Not that long ago, Salesforce stood proud in its quest to challenge old-school software companies in storing sales leads for businesses. Today, more and more startups are offering products that makes Salesforce’s core software stronger, and investors love the idea of backing such startups.
Today, the beneficiary of the trend is the lead-generation startup Radius, which has scored $13 million. Formation8 Partners led the round. BlueRun Ventures and Radius chief executive, Darian Shirazi, also participated.
The thing is, several other startups want to improve workflows for salespeople, so now Radius needs to do more to stand out and sign up lots of customers.
San Francisco-based Radius tracks lots of different kinds of data on businesses and makes them available for its customers to search through, so they can find which ones to contact. Sources include social networks like Facebook, LinkedIn, and Twitter as well as updates to company websites and reviews of products and services.
The smart lists Radius whips up flow into the Salesforce customer-relationship management application for keeping on top of leads, so salespeople don’t have to switch back and forth. And if Radius customers don’t use Salesforce, Radius can export a simple spreadsheet.
The company announced $12.4 million in funding about a year ago.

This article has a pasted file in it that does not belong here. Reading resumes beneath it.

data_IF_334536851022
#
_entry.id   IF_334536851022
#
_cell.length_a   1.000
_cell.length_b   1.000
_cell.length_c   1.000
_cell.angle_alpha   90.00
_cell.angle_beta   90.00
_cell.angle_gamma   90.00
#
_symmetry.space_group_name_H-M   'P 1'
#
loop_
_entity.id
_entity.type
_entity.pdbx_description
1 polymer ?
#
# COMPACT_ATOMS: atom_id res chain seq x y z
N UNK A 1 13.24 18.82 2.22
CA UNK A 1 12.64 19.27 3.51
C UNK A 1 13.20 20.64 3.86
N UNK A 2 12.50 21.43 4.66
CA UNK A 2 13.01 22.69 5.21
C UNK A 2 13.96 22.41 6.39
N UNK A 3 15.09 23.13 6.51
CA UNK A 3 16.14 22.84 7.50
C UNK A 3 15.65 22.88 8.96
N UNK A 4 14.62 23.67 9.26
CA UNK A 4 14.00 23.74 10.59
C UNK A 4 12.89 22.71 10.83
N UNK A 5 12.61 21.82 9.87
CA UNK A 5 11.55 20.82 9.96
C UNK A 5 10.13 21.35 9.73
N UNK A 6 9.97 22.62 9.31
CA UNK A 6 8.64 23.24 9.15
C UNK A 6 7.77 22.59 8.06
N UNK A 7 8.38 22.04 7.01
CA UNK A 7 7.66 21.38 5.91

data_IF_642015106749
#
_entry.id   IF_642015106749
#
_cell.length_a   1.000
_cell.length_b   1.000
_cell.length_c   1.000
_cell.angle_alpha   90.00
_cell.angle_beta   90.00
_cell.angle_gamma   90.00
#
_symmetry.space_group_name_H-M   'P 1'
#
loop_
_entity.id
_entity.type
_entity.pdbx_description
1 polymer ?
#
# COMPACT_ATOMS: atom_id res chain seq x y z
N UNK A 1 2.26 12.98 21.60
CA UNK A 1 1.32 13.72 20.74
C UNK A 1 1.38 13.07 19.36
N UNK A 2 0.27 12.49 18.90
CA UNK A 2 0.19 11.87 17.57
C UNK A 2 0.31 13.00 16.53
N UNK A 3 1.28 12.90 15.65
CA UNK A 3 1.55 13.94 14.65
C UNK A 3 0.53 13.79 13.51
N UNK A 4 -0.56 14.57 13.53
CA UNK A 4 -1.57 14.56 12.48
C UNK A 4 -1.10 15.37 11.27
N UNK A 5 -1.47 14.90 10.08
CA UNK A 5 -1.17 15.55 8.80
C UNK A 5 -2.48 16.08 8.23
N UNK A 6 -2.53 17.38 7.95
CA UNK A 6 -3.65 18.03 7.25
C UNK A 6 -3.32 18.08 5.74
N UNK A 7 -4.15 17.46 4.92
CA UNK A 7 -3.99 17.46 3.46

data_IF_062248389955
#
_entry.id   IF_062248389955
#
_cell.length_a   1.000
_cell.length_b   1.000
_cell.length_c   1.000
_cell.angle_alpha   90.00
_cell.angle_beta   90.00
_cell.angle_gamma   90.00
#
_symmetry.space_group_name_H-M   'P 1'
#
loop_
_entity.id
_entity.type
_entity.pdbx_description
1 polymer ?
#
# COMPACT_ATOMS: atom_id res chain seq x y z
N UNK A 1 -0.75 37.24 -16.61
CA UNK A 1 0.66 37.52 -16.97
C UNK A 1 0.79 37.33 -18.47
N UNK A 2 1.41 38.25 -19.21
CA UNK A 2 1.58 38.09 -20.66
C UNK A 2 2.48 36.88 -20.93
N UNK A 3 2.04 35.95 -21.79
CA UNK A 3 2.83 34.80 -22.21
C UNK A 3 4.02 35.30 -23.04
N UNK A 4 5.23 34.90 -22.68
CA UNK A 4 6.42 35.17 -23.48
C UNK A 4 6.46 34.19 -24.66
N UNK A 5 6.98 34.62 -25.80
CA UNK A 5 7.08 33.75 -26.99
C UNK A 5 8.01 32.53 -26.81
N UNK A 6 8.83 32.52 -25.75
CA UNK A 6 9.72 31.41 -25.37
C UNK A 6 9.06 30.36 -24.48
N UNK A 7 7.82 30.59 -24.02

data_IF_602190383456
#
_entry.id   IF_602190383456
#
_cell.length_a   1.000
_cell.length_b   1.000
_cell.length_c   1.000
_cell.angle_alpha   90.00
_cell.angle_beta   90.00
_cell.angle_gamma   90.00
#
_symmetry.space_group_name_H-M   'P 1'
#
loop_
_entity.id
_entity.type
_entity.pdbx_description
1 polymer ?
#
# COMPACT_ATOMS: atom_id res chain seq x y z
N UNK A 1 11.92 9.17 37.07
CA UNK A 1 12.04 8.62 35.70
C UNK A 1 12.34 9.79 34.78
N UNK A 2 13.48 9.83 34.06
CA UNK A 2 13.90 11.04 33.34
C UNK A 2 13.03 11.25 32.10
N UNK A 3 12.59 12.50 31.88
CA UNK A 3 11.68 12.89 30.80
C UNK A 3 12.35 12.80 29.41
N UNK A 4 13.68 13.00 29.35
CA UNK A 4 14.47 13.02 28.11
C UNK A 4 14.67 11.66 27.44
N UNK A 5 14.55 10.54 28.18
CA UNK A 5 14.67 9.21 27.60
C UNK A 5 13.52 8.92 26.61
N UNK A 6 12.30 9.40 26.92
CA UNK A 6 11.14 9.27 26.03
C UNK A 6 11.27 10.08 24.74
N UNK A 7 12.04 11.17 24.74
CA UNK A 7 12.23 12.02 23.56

The new funding will help Radius slurp in more data sources and also hire people to work on sales, technology, and data, according to a press release on the news.
Radius has now raised a total of $28 million. Its online customer list includes Home Depot, American Express, and TaskRabbit. It employs 40 people full-time, a spokeswoman said.
Bringing in more data has been a high priority at Radius for a while now.
Darian Shirazi, Radius’ chief executive
“We are trying to add as much data as we possibly can from all over the web to track the small business economy,” Shirazi, who was Facebook’s first intern, told VentureBeat in an interview last year.
But as Shirazi keeps trying to do that and gradually make work easier for salespeople, other startups with similar intentions have been pulling in venture funding, too. Just look at Infer, Futurelytics, and most recently, People Pattern. And at the same time, executives at Salesforce have been talking about doing more with data in its programs.
Which is why it makes sense for Radius to pulling in money to work on its own sales.